Anyway, go check the film out. It is under a Creative Commons license (the main film is CC:BY-NC-ND, meaning you can share it but not profit or edit it; there is another version that allows editing). And yes, you can download it from The Pirate Bay.

This tended off on a tangent, because copyright is a mess. And the people arguing that it is immoral to download the latest pop album have yet to waste their breath to challenge the greater immoralities of copyright.

My understanding there is simply this: if you value the work, try to pay for it in some way. If it’s nothing but a way for you to pass the time, consider finding something better than the creation of people who would like to see you in jail and in debt for life for not paying for their waste of time. In the latter case you will be better off anyway.

See Similar Recommendation Engines:

Plenty of taste-based businesses want to sell you more or keep you happy with what you’re getting.  So far that’s mostly meant the media industry, but establishments like grocery stores and restaurants will probably join in before long.  They set up recommendation engines.

I am curious why, though, because every one I’ve tried worked thus:

  1. You either input something you like, or they extrapolate it based on the data they gather on you
  2. Their application looks for similar things
  3. It tells you those similar things, possibly with a sample

These bug me, because if I’m resorting to trying a recommendation engine, it almost always means I want something different.  I don’t want something similar, because then I would go to the one I already had or knew.

But it’s the easier problem to solve, to build a system that can determine similarities, than it is to actually elicit and provide the work or the taste to fit the person (and the person’s mood).

The latter would actually go something more like:

  1. Provide a random sample, preferably one that the user hadn’t encountered before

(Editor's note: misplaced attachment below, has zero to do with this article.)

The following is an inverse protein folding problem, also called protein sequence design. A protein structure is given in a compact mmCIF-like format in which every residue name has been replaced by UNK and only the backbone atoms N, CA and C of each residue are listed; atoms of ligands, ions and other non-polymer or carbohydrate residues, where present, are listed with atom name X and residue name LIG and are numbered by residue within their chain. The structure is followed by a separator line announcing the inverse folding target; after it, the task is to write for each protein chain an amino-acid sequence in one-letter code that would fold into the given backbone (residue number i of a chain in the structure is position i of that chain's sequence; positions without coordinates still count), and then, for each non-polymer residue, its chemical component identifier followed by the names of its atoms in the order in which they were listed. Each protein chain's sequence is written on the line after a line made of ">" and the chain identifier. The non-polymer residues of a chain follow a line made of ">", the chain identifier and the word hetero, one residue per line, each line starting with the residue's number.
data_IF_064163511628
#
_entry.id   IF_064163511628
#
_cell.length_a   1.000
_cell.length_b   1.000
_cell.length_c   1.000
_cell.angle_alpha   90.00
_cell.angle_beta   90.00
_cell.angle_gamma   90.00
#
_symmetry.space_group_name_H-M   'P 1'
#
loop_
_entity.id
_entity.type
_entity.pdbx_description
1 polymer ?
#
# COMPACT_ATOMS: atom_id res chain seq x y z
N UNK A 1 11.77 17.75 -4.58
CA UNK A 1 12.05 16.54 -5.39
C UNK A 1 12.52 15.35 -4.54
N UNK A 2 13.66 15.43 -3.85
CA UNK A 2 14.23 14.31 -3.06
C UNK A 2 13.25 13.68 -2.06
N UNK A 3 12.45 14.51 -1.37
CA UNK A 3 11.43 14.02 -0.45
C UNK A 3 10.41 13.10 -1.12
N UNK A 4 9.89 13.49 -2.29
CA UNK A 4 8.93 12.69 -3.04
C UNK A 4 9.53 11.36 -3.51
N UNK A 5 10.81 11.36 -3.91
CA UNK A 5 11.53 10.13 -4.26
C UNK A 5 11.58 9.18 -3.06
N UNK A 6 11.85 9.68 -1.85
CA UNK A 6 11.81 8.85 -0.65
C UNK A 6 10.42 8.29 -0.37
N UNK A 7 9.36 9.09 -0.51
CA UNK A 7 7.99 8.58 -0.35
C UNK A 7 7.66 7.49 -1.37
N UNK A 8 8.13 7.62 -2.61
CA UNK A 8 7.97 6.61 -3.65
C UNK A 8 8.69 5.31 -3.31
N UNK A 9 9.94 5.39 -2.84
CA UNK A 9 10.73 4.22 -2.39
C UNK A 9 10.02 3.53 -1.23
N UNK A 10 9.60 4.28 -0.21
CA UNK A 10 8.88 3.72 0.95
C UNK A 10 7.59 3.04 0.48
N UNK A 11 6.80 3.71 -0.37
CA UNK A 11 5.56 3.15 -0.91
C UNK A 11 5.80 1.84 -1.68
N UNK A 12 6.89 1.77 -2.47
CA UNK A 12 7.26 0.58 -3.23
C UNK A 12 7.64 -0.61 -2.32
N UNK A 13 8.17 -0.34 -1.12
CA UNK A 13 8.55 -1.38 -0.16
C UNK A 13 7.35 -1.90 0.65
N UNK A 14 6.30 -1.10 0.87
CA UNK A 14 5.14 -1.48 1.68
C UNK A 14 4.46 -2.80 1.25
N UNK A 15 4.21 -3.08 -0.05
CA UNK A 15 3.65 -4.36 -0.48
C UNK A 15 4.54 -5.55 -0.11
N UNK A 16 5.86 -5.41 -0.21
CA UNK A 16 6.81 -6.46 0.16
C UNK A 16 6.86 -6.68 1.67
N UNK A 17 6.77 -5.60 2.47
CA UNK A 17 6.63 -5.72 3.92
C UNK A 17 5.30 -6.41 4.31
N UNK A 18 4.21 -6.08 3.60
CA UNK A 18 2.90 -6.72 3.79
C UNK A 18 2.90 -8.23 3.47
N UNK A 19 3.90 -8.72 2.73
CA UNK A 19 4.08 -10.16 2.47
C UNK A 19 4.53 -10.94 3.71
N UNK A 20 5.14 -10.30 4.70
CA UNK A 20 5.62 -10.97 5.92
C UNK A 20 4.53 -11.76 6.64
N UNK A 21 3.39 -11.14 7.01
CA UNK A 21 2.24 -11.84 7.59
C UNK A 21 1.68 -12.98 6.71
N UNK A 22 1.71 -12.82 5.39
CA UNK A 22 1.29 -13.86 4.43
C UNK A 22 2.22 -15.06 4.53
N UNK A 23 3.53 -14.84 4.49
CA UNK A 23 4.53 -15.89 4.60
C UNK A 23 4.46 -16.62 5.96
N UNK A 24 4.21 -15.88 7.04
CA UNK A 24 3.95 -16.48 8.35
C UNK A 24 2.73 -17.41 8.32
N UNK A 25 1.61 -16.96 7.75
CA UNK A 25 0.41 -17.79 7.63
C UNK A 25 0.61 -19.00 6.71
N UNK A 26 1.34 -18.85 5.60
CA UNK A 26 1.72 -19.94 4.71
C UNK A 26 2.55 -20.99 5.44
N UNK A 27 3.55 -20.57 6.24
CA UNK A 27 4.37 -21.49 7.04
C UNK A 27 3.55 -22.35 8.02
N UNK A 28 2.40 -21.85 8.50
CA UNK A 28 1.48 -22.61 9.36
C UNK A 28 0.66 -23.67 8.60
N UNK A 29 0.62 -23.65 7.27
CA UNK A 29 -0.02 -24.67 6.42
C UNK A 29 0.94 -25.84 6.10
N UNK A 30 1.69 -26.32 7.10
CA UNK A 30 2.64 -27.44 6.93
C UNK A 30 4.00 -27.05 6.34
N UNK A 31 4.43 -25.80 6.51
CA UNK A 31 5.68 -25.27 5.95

2. The user provides feedback (too heavy, not enough color, overcooked)
  3. The system then provides new samples based on the feedback
  4. Repeat until satisfied

Note that step two needn’t be formal feedback, and could be accomplished through split sampling.  In that case, the user experiences two random offerings, and picks the one that’s a better match.

I sincerely hope that better recommendations come forward.  Every time I’ve used such a system I am utterly frustrated.

Examples are worth the time.  If you go on to Google Blogger and click the “Next blog” link at the top, you are typically forwarded to a similar blog.  That means (real example) if you were on a blog about digital scrapbooking written in Bulgarian, the next one will likely be another blog written in Bulgarian, and it will probably have a craft theme.  There’s no escape hatch that says, “oops, not Bulgarian, don’t speak it, sorry,” or “well digital scrapbooking isn’t my bag.”

The thing is, Bulgarian digital scrapbookers do really neat work.  But after I’ve looked at one, I didn’t click next because I got the wrong one.  I clicked next to see something completely different.  As there isn’t an alternative link for that, I feel stranded, so I return to the homepage, and go next from there.  That leads me down a similar path, but this time with middle class Christian blogs from Canada.  Again, once I’ve read one, I want to move on, and not to another one of the same type.

The other example comes from music.  The new music sites say, “tell us what you like, we’ll tell you some music that sounds the same.”  Why would I want that?  For gods sakes, I’m not trying to hear the same thing over and over.  Variety is the spice of life, after all.

There are other ways to implement my suggested alternative, though.  I might be equally happy to see, “last 10 shown to people that are not you,” or such.  It’s less overwhelming than the sites that let you browse others’ profiles and see what their entire taste is like, since you only get a single instance per each person (at least initially), and you do get more variety (provided they are chosen randomly enough to prevent spammers from trying to game them).

Do you feel differently?  Do you like the recommendation to give you things similar to what you already like?